Down Island 25 Years Later

IMG_4084I returned to Grenada 25 years later. The first time I was Down Island was on the Great St. James, an 85′ Motorsailer, as first mate. After dropping off our month long charter, I rented a purple Honda Elite motor scooter and buzzed around the island on the left side of the road.

We arrived on the Spice Island to spend a two-week vacation from our jobs and the tedious long New England winter. For the first week we rented a house and car in St. David’s Parish, just a stone’s throw away from La Sagesse on the southeastern side of the island. We had a week of seeing Grenada by land and then the second week by sea.

Driving on the Island was nerve wracking. Getting passed and honked at on switchbacks put me on the defensive. We visited St. Georges first thing in the morning, walking past the long line fishing boats secured to the quay and the taxi drivers hustling us for a fare. “No thanks, just walking.” I’m sure that we resembled cruise ship passengers.

The chocolate making at Belmont Estate was worth getting lost (several times) trying to find. Fortunately the locals waved us in the right direction on the signless washed out roads. Somehow we found ourselves in Gouyave (the fishing village on the west coast). We also spent a great afternoon in Petite Bacaye, where we had a fantastic lunch. Another fun but curious visit was to John’s Fete (a local guy we met along the way), where he and his neighbors were cooking an iguana stew with dough dumplings. We sampled the goat, pig, and chicken curry instead and washed it down with some cold Caribs. Our new friend Dave (a retired teacher from PA) who had lived on Carriacou 40 years ago with his young family came along…which leads me to the second half of my story.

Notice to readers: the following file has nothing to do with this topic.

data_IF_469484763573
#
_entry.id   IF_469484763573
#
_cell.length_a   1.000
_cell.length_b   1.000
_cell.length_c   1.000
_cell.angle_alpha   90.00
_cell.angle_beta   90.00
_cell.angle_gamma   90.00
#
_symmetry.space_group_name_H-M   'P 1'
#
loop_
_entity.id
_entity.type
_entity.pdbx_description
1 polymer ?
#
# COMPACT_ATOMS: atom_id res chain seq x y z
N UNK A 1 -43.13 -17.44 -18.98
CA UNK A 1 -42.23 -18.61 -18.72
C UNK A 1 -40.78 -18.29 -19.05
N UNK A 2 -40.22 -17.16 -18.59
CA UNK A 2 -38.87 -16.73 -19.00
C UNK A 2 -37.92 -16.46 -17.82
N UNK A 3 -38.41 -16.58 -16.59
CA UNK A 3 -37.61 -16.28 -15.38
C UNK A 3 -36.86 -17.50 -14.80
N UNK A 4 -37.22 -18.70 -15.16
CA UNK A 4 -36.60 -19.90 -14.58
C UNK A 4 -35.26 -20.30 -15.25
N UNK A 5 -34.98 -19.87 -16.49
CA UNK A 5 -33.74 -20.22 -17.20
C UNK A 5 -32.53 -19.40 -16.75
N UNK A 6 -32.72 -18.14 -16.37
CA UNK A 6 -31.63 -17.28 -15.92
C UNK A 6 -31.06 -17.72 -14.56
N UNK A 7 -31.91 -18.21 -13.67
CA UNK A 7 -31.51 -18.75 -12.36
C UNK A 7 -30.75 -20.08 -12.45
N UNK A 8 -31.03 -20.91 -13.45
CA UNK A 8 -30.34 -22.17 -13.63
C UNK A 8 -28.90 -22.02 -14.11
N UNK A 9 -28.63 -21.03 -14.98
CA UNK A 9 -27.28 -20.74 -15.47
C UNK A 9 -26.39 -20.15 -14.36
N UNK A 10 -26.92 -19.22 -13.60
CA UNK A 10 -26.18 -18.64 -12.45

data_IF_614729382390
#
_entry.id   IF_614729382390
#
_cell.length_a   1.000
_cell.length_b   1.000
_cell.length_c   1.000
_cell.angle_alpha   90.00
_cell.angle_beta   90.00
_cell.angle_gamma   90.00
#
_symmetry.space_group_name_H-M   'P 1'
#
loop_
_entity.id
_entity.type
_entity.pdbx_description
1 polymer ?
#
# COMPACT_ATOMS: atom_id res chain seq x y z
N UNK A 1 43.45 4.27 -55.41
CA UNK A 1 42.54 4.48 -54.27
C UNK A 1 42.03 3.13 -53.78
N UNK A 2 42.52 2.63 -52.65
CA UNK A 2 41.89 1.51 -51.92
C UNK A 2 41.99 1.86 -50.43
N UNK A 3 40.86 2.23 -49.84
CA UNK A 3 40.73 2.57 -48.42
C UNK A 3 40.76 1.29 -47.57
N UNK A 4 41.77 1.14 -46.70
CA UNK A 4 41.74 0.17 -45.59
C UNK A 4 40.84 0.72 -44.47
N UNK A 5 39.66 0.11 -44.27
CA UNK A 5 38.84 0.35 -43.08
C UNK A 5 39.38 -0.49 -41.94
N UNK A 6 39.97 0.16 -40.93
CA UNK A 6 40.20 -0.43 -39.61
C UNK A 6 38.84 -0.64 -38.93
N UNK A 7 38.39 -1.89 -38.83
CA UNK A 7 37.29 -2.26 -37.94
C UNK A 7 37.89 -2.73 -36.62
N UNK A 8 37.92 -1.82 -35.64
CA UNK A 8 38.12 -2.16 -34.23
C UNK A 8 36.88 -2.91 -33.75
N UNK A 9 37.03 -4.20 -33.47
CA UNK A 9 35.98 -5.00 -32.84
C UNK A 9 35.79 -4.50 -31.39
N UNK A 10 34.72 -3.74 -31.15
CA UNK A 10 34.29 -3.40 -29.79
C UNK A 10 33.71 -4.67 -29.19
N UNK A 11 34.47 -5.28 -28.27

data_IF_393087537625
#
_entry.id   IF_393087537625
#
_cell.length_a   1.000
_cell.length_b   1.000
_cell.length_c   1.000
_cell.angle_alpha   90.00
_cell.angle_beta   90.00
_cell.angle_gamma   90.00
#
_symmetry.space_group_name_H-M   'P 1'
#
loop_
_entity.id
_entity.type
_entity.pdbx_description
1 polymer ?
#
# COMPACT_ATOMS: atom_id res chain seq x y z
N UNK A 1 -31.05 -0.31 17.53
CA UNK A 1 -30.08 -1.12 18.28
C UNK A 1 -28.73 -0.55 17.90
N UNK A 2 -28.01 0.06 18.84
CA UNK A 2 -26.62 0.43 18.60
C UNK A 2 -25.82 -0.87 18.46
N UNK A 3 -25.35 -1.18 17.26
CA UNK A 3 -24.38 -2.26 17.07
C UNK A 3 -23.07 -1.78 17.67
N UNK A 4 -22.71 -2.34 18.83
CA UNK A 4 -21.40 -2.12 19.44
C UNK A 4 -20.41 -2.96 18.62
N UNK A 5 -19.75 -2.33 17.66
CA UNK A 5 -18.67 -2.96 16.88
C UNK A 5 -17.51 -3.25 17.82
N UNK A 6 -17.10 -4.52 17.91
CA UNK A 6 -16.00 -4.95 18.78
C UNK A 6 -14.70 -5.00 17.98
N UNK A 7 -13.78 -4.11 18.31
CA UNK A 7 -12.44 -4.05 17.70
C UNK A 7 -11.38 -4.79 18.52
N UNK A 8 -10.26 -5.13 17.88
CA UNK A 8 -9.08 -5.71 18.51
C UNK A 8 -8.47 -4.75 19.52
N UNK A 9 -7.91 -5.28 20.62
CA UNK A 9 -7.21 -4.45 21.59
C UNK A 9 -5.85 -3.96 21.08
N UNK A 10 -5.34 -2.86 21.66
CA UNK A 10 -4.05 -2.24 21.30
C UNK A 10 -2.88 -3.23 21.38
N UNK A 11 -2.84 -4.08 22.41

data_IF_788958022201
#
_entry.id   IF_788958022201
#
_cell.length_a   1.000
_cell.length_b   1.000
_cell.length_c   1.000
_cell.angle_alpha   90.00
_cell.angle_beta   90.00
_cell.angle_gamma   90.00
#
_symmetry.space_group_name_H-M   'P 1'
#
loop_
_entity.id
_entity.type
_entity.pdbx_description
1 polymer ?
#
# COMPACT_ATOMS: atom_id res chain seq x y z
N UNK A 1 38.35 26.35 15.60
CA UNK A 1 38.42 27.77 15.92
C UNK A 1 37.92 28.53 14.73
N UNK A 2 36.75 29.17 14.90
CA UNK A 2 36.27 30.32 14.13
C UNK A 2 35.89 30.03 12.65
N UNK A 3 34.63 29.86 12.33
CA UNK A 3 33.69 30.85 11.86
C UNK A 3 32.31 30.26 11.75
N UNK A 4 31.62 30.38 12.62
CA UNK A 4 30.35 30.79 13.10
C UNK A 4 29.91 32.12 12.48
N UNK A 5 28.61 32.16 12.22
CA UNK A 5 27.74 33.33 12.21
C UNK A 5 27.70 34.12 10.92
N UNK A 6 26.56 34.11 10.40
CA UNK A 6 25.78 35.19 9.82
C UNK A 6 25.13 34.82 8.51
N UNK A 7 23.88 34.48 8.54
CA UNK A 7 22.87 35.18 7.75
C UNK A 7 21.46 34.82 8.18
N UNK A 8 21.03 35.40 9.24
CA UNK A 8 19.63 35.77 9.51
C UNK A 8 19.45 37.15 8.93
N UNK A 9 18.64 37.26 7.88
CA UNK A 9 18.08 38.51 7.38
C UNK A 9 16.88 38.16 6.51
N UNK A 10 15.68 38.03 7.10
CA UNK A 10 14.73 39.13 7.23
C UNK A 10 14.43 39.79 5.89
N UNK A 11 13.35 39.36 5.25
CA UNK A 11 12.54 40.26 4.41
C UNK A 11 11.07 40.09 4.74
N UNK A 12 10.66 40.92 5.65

IMG_4075We loaded our provisions and belongings onto Pandora, our 47′ bareboat charter sloop in True Blue harbor. We set off to Carriacou the next morning and headed northeast, along the lee side of Grenada. The east to west currents, driven by the trade winds, were strong and our passage north was long and an uphill slog. Needless to say, we were grateful to get our anchor set (after dragging the first time) in Tyrell Bay. A day of recovery and a dry out was due the next day. We did some de salting and clean up on the boat the next morning while boat watching the rest of the anchored cruising fleet. I snorkeled to see where the reef was that was glaringly visible on the GPS.